1: SALIENCE – Huge Media Exposure. While many music fans knew about David Bowie (read any recently dead musician), his name and music wasn’t in the media all that much in recent times. However, because he was (used to be) famous, the media from the USA to Romania and from the UK to Singapore mentioned his death accompanied by some kind of eulogy on his remarkable career.

When something is (very) salient, people tend to give it attention and even buy it.

2: SCARCITY. We are all suckers for things that are scarce. ONLY 1(2) ticket(s) left! When someone dies, they’re gone forever (famous quote by Captain Obvious), hence people want to not miss out on the last few albums by Bowie (or whoever).

This is particularly interesting. The fact that scarcity (not miss out on the occasion) motivates people to buy is well known for decades. The interesting twist is that music by a certain artist or any kind of information-product cannot run out. David Bowie’s music is already in digital format, which means that it can be multiplied endlessly. It goes the same with music from any other singer, with books, movies etc.

While the death of a singer means that (s)he will not produce more music, it does not mean that existing music will run in short supply. In fact, the music pieces that made someone famous (usually) are quite old by the time of the artist’s death. Thus, what is bought by many people is, in fact, old products.

Just as a note: New music by dead singers was released after their deaths… that is: previously unreleased old recordings (mixes).

3: SOCIAL CONTAGION. When the news gets out that lots of people are doing (buying) something, other people will follow (imitate) and do (buy) the same thing. This is more the case when the others have something in common with the decision maker (buyer). In this case, they are all Bowie fans.

4: STATUS ENHANCING THROUGH (COSTLY) SIGNALING. While owning a Bowie album was rather banal for most music fans, owning one of the (last) albums sold after his death is something worthy of talking about with friends, acquaintances, prospective mates (girlfriends / boyfriends) etc. In a nutshell, buying a Bowie album these days will give the buyer a reason (pretext) to brag (self-advertise) to relevant others.

RIP David Bowie and all other singers & artists who passed away! 

11 January 2016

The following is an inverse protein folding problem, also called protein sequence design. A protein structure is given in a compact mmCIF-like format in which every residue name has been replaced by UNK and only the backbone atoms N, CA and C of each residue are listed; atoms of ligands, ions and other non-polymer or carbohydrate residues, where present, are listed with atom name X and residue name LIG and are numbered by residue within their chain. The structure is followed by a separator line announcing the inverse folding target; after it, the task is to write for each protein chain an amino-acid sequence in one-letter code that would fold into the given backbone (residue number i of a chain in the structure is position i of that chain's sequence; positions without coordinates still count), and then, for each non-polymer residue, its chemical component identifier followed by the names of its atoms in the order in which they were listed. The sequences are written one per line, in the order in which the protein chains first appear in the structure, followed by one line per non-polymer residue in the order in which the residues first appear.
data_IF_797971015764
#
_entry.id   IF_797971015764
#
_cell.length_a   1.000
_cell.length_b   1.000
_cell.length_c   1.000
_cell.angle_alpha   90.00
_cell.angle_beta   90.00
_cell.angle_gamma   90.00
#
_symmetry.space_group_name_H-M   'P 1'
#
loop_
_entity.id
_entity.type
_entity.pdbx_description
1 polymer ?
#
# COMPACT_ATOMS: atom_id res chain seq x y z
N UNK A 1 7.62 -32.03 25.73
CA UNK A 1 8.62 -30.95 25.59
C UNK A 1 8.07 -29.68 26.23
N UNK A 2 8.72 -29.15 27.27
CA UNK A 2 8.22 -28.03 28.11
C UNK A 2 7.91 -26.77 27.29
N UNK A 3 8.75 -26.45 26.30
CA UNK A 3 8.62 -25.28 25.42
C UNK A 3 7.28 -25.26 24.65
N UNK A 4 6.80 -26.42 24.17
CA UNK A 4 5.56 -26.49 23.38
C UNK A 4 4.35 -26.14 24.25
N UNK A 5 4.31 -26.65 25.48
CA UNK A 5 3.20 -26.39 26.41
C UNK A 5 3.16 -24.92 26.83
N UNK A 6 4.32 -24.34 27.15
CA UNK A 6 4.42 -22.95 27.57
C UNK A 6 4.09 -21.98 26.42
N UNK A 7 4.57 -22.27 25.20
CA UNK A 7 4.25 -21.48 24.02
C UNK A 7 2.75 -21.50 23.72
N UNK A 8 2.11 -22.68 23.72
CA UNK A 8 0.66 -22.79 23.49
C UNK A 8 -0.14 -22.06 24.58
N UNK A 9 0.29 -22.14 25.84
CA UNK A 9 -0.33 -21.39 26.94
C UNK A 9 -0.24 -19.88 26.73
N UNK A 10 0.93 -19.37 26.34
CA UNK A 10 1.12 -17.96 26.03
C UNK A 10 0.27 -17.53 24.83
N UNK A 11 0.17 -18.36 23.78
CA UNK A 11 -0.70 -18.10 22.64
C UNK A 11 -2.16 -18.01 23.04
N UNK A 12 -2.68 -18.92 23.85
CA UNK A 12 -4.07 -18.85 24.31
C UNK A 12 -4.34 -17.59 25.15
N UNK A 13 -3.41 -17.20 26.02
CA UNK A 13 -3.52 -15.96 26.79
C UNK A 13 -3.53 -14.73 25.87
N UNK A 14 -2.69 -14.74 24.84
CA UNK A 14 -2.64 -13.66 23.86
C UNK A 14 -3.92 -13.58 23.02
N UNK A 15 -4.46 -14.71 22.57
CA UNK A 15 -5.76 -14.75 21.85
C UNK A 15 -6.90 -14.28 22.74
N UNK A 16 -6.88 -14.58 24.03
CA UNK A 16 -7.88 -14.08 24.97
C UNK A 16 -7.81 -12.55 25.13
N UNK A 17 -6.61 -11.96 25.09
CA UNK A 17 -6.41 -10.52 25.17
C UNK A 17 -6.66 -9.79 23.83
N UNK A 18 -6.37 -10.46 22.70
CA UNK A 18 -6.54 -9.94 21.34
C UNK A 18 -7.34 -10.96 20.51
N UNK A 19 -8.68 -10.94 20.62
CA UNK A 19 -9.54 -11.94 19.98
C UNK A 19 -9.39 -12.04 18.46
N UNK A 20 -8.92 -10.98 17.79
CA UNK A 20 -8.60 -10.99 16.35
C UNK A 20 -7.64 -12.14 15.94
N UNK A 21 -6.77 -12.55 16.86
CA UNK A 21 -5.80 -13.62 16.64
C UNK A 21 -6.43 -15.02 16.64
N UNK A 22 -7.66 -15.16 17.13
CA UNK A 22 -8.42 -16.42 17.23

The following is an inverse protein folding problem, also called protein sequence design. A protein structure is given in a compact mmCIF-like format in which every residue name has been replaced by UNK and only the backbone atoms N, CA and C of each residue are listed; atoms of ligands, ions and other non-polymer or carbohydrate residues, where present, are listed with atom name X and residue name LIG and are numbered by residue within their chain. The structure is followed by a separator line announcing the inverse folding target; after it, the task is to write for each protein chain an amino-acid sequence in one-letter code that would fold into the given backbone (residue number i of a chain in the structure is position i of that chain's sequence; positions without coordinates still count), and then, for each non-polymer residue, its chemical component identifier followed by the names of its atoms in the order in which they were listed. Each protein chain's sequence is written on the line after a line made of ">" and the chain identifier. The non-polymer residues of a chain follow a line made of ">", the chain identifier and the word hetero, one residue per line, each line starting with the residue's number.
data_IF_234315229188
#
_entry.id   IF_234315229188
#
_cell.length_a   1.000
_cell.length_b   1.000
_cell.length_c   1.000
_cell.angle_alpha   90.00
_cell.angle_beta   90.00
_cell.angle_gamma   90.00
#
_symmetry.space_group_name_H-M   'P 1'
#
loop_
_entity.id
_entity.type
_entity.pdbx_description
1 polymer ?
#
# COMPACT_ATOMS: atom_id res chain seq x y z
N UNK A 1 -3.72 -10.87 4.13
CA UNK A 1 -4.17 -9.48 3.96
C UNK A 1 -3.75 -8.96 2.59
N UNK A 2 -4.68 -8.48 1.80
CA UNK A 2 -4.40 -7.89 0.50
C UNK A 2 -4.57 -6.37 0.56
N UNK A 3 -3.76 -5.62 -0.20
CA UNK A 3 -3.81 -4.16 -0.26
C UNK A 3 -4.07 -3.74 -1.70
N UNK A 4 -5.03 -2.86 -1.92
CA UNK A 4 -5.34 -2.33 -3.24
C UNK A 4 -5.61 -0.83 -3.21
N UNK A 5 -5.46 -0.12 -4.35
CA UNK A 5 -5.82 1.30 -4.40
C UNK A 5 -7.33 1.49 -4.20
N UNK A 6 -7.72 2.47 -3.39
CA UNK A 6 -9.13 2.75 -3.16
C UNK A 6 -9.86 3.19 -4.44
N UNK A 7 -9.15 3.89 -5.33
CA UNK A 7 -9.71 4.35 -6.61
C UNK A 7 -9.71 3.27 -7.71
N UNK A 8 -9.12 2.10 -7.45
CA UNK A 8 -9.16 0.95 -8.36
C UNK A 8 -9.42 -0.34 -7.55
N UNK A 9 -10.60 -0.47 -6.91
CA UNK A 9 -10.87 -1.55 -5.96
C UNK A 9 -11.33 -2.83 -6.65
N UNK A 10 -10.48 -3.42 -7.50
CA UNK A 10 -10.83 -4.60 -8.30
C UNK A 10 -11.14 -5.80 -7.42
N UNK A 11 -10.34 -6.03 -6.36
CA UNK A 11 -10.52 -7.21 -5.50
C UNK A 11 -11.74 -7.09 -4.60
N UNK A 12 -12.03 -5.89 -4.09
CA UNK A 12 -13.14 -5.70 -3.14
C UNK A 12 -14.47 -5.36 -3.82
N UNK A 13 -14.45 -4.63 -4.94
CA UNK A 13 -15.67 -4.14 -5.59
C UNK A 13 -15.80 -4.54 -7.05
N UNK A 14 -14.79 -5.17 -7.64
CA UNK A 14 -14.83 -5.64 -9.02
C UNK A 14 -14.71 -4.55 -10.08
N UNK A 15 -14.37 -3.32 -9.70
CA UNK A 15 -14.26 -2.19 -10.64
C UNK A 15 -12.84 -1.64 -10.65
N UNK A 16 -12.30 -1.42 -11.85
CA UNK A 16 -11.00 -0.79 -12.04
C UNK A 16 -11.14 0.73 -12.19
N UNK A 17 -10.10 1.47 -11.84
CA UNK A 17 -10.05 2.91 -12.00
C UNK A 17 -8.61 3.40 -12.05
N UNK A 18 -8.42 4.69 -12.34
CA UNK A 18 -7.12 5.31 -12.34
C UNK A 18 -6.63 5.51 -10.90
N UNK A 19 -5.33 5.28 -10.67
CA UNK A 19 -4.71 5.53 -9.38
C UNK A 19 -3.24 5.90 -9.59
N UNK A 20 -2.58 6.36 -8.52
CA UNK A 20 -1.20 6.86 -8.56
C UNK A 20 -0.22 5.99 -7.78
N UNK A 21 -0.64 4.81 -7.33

The More You Buy, The More You Pay

Advertising for retailers often includes phrases such as The More You Buy, The More You Save. Yet the truth isn’t always so. While it is obvious that the more you buy, the more you spend, there is (should be) some truth / sense in the claim made by retailers.

Economic logic says that the more you buy, the less you (should) pay per unit. That is, if you buy 100 units of product X, the price per unit should be smaller than if you would have bought only 2 units of product X. This logic has its foundation in the concept of economies of scale.

Economic jargon aside, for most buyers it makes sense to buy a larger pack of X in order to pay less per ounce (gram) or other type of unit.

Retailers and manufacturers, however, know that most people are willing to buy in bulk (larger package) in order to get a better deal. Moreover, they know that buyers believe that if they buy larger packages, they get a better price per unit (save money!?).

Below are two examples in which buying a larger package, actually leads to paying more per unit of product.

The same trash bags cost more per unit if they are bought in a pack of 35, than in a pack of 20. A pack of 35 trash bags costs $5.49 (15.7¢ / bag), while a pack of 20 trash bags costs $1.69 (8.4¢ / bag).

It is the same product, same brand. You can take my word for it.

Going into a more appealing product category: beer, we find that Corona beer is cheaper in price per fluid ounce (ml) if bought in a pack of 18 cans (10.5¢ / Fl. Oz.) than in a pack of 24 bottles (10.7¢ / Fl. Oz.)